Home-based care providers who have received emergency relief loans as a result of the coronavirus are in luck. Some commonly criticized aspects of the Paycheck Protection Program (PPP) are on the chopping block.
On Wednesday, the Senate unanimously voted to approve a bill to reform the program, which was created by the CARES Act and designed to help small businesses and their employees get through the COVID-19 emergency. The bill is now headed to President Donald Trump, who is expected to sign it into law.
The law would give borrowers more time and flexibility for how to use PPP money, as well as an extend loan period, among other changes.
“The bill doesn’t include everything, but it’s a good start,” Brian Streig — CPA and tax director at Calhoun, Thomson + Matza LLP in Austin, Texas — told Forbes. “I do think this bill is good for small business owners who have taken out Paycheck Protection Program loans.”
The program set aside nearly $350 billion in loans for small to medium-sized businesses in an effort to encourage them to retain and rehire workers amid the coronavirus. Borrowers can also use some of the money for expenses such as rent, utilities and interest on mortgages.
If borrowers use the loan appropriately, they can be eligible to have it forgiven.
However, in the past, home health providers who have received PPP loans have expressed concern that they won’t be able to meet certain requirements of the program.
Broadly, home health and home care operators have used PPP money to withstand sudden admissions dips linked to COVID-19; some have also used money to finance hazard pay for front-line workers.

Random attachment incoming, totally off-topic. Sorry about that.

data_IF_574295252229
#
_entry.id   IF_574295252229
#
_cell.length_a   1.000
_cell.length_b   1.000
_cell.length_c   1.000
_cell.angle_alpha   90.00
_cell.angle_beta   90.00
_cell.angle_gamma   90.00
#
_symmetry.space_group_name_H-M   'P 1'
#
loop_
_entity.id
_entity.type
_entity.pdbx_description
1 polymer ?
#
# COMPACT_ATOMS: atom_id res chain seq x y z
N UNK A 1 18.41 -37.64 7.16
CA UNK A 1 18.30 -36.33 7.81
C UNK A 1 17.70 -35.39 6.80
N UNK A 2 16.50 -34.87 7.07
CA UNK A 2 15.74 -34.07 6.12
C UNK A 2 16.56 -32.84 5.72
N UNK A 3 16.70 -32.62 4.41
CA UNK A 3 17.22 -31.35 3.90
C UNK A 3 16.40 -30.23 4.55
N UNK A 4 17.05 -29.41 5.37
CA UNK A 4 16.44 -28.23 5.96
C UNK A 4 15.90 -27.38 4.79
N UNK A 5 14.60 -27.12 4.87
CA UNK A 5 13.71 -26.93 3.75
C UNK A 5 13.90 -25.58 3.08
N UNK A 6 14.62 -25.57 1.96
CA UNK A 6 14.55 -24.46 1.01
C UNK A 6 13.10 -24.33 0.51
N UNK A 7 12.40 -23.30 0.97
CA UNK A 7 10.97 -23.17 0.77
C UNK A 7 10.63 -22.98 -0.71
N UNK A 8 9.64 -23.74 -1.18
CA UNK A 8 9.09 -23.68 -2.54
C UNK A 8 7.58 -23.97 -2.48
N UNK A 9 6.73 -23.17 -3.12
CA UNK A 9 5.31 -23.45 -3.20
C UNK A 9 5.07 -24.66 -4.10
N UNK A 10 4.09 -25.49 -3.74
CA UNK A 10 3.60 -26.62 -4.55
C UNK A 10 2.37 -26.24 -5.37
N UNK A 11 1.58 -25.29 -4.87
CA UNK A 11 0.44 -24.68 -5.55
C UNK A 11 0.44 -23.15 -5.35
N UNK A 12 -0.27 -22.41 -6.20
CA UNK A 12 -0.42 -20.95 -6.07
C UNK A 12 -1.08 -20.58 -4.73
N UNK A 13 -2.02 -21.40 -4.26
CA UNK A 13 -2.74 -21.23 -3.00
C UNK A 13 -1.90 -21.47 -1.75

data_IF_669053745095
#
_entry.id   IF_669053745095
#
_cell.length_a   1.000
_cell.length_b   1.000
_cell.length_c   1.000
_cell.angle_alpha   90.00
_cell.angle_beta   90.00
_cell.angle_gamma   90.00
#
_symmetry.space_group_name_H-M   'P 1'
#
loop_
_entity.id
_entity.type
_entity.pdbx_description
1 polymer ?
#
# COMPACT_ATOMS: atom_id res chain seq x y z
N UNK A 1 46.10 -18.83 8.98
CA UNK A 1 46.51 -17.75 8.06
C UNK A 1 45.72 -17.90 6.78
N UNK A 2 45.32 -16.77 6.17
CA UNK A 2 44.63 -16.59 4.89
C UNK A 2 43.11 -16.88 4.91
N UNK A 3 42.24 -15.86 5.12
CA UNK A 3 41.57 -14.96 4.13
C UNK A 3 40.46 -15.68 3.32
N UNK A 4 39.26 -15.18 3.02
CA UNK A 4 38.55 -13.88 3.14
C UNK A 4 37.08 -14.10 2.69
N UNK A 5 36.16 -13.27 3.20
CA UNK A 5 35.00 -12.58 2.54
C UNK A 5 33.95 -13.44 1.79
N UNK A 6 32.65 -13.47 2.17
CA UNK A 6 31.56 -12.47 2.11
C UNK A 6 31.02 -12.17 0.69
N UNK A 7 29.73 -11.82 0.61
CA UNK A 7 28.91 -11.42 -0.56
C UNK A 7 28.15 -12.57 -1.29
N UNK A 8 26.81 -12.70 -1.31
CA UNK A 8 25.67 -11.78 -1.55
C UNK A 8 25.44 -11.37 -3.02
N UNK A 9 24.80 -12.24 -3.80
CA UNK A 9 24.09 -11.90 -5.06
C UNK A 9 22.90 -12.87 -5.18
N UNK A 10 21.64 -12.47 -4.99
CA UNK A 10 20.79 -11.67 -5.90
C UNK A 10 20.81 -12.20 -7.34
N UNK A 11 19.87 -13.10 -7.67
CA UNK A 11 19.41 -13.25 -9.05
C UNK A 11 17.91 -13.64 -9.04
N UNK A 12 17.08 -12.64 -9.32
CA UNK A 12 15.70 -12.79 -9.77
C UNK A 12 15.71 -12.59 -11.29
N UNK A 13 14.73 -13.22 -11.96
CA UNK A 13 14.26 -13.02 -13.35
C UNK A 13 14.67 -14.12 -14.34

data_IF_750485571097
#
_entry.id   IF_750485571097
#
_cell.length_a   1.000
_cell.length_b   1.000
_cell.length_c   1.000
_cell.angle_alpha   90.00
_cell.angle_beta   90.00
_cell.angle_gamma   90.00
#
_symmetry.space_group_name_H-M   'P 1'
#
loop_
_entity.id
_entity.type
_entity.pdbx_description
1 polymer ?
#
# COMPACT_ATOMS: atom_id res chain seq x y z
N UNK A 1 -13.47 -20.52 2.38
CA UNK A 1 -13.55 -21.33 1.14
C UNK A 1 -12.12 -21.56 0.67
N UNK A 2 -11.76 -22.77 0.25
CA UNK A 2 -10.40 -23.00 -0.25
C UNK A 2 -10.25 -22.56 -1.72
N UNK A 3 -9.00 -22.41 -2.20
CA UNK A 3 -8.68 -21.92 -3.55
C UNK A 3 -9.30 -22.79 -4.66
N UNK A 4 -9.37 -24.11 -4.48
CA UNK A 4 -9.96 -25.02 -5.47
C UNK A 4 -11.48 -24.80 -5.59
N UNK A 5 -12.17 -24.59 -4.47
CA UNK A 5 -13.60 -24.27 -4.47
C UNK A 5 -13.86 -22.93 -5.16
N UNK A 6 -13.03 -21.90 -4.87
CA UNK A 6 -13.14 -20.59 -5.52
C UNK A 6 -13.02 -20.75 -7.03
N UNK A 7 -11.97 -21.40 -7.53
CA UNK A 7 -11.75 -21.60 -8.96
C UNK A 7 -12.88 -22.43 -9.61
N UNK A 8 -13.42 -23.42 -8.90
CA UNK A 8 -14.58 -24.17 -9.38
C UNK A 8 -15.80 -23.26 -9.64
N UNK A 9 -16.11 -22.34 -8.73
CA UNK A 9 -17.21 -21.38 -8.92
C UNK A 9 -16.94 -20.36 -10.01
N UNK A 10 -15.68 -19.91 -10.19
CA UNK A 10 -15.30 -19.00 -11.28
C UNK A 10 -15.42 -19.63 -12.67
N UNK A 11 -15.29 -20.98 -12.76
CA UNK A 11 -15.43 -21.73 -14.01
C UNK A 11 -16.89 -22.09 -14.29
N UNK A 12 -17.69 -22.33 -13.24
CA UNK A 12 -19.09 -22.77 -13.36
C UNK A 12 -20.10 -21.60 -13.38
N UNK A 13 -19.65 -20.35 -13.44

“Most home health agencies find the [PPP process] to be extraordinarily difficult,” S. James Boumil, a Massachusetts-based attorney that represents home health agencies, previously told Home Health Care News. “Most of these home health companies are being run by nurses and nurse aides. They’re not accountants.”
The reform bill addresses some common complaints. It allows borrowers to extend the timeframe in which they’re allowed to use the funds from an 8-week period to a 24-week one.
Additionally, it gives them permission to spend less of the loan on wages and still be eligible for loan forgiveness. Instead of requiring 75% of the loan to go to payroll, the law would lower that requirement to 60%.
Furthermore, borrowers now have until Dec. 31 to get their staffing and wages back up to pre-pandemic levels, and the bill creates new loan forgiveness exceptions. Now, borrowers can still be eligible for loan forgiveness if they’re unable to find enough qualified employees or fully restore business to pre-pandemic levels.
For those repaying the loan, the bill extends that deadline to five years, rather than two, still at a 1% interest rate.
Finally, the law would let borrowers delay payment of their payroll taxes, which was originally prohibited under the CARES Act.